Residents from Ohio were treated with a wonderful and rare atmospheric optical phenomenon known as “light pillar.” The beams of light were spotted across the horizon of Northeast Ohio this week.
Light pillars are often visible during winter months. It would normally be seen in northern areas near the Arctic. However, because of the cold weather now in the United States, people got a glimpse of the beautiful light pillars in southern areas such as Ohio, according to National Geographic.
As you could see in the photo, they looked like beams of light coming from an alien spaceship or UFO. On the other hand, these light illusions do exist in this world.
A light pillar is in the form of a vertical band or rod of light that appears to extend from the sky to the ground. The light illusion or the effect is generated by the reflection of light coming from innumerable tiny ice crystals that are suspended in the atmosphere or clouds.
This light pillar belongs to the family of halos. The phenomenon is triggered by the interaction of light with ice crystals that comprise of flat and hexagonal plates. These crystals tend to fall more or less horizontally in the air. They are disturbed by the turbulence that causes reflection and stretches into a column.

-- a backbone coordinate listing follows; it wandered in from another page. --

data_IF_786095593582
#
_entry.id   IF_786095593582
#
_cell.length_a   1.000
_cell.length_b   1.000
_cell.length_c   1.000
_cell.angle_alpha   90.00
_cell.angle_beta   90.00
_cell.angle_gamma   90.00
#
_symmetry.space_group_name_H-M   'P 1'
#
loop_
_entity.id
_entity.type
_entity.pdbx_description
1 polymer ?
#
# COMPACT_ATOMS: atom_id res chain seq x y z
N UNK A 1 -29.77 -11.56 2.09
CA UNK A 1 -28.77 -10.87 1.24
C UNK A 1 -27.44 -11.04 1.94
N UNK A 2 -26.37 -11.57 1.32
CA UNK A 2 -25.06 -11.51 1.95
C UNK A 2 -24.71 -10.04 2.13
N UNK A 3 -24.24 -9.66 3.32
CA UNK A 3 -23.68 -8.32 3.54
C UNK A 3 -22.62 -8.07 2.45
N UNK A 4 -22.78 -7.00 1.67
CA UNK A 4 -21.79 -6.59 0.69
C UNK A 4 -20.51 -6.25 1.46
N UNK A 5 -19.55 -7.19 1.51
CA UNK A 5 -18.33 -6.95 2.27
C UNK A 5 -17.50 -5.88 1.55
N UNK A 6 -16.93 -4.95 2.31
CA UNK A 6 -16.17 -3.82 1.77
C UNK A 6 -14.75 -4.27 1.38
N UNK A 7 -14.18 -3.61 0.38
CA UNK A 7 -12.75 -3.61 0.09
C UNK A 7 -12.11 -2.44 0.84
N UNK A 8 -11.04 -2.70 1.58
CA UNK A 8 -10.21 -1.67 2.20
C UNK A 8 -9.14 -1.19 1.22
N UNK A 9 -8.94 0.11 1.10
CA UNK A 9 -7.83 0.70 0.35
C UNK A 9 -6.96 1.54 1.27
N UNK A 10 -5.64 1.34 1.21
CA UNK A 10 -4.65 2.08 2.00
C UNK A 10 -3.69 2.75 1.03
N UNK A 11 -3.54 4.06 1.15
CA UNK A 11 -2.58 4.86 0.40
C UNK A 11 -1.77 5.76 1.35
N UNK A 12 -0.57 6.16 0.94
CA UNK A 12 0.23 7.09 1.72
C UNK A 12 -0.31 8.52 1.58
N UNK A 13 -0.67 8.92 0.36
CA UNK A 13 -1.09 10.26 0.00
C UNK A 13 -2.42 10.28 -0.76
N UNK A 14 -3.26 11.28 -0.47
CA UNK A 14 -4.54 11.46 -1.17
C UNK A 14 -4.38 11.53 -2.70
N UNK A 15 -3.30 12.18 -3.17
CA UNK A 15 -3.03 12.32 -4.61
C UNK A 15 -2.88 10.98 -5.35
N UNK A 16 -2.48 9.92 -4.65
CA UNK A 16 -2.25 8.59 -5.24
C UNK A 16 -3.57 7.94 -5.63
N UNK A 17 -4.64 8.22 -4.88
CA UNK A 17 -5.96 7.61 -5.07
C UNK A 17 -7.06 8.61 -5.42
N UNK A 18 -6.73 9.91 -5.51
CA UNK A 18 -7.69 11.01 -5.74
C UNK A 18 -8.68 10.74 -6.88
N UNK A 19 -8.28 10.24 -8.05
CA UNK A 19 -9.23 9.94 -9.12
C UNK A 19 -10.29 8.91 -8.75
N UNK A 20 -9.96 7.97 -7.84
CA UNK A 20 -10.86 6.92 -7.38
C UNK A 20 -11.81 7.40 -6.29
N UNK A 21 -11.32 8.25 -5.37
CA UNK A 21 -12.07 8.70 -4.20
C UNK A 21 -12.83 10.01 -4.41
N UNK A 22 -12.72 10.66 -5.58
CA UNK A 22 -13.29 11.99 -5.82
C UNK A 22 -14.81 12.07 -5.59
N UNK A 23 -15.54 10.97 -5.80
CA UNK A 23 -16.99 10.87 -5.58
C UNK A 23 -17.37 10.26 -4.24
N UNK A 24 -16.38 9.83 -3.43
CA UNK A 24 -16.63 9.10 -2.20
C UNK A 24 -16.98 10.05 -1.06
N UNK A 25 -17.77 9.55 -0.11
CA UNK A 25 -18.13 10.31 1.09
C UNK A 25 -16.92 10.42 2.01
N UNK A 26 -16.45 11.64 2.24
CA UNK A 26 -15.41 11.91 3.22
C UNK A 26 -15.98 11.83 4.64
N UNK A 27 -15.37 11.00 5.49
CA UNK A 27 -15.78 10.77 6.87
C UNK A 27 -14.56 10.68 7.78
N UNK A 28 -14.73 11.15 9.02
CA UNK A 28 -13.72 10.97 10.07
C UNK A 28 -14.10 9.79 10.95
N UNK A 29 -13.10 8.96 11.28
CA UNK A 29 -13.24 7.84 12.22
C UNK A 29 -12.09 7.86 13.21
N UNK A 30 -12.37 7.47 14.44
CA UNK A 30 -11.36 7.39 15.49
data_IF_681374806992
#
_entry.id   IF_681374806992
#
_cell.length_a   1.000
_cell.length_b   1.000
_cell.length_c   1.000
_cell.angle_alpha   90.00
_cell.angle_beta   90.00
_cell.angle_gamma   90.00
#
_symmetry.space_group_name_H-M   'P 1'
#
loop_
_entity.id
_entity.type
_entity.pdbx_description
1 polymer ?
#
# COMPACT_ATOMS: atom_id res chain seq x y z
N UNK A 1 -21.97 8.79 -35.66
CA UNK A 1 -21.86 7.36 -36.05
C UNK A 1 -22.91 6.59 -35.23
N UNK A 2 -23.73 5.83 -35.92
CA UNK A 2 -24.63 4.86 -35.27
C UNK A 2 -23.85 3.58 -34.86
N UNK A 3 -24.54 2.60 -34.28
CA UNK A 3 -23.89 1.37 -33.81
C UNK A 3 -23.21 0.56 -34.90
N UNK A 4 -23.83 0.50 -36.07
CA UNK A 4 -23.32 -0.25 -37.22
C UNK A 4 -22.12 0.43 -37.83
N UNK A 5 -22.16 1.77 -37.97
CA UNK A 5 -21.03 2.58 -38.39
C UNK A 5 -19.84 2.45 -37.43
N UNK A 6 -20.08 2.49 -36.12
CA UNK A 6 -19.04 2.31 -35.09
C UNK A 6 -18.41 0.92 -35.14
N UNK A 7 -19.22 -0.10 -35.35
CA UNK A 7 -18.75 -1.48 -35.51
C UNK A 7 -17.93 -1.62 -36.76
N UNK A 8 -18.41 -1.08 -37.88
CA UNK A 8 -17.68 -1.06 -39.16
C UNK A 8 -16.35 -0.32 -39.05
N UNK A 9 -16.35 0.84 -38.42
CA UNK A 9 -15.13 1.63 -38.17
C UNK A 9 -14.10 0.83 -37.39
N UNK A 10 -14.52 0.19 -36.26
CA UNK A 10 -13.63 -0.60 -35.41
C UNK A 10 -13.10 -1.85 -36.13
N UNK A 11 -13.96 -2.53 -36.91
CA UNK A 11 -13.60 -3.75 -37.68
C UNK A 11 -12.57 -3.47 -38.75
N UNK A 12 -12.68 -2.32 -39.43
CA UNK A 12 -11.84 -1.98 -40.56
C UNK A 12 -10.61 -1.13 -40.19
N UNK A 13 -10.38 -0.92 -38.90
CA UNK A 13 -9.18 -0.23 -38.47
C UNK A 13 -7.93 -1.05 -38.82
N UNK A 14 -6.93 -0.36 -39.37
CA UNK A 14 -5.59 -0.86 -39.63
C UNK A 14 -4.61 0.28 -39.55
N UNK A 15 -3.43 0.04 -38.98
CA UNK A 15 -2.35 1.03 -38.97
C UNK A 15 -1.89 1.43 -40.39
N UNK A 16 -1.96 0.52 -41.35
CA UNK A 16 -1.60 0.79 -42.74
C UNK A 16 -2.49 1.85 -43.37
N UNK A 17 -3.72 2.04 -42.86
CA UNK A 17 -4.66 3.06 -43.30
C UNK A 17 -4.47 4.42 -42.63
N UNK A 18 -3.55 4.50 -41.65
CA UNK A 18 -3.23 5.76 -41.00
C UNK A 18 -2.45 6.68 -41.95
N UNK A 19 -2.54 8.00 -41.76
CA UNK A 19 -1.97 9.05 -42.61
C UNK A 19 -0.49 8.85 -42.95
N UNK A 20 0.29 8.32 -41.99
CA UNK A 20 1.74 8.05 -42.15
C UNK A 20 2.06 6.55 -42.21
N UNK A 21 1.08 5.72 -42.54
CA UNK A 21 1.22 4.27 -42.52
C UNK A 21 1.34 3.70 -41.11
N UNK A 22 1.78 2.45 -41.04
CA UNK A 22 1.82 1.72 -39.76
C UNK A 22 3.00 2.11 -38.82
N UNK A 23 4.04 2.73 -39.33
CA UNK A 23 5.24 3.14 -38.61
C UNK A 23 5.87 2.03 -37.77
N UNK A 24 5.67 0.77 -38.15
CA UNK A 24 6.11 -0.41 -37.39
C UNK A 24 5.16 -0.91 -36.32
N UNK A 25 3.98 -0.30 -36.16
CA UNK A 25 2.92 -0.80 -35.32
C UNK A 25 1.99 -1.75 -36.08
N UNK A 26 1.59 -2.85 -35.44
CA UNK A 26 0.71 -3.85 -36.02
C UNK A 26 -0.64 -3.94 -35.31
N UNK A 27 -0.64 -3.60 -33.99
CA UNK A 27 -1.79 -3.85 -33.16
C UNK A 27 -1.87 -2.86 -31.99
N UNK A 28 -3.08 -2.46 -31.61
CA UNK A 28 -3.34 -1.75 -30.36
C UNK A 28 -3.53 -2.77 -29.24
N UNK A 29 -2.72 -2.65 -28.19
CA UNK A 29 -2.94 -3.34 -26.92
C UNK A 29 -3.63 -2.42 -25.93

One of my favorite weather phenomenons the Light Pillar. Formed by ice crystals reflecting in light of very cold air. This is in Richfield near I-77 and I-271. pic.twitter.com/dE45dcJF5e
— Mike Vielhaber (@MVielhaber) December 28, 2017
The light pillars in Ohio were taken by photographer Mike Vielhaber from News 5 Cleveland. It displayed dozens of blueish white beams that brightened the horizon of Ohio.
According to National Geographic, the light pillars in Ohio are perceived at a midway point between the light source and the viewer. Once the ice crystals were elevated in the atmosphere or the light source is closer, they could be perceived directly overhead just like an atmospheric chandelier.
The light pillars in Ohio are in white color. On the other hand, light pillars could take whatever color that brightens them. Those light pillars that are created over street lamps could appear as tinted orange.
Sunset on Tule Lake with a sun pillar (high atmosphere ice crystals reflecting sunlight) pic.twitter.com/FUi2HblwPM
— Timothy Dahlum (@dahlumii) December 28, 2017
These beams of light could be best perceived at night. However, it could also be seen during the day when the light from a rising or setting sun illumines the ice crystals and creates light pillars also referred to as sun pillars or solar pillars. The colors of these beams of light often are rosy red or orange hues.
— Shawn Brown (@kc9qha) December 28, 2017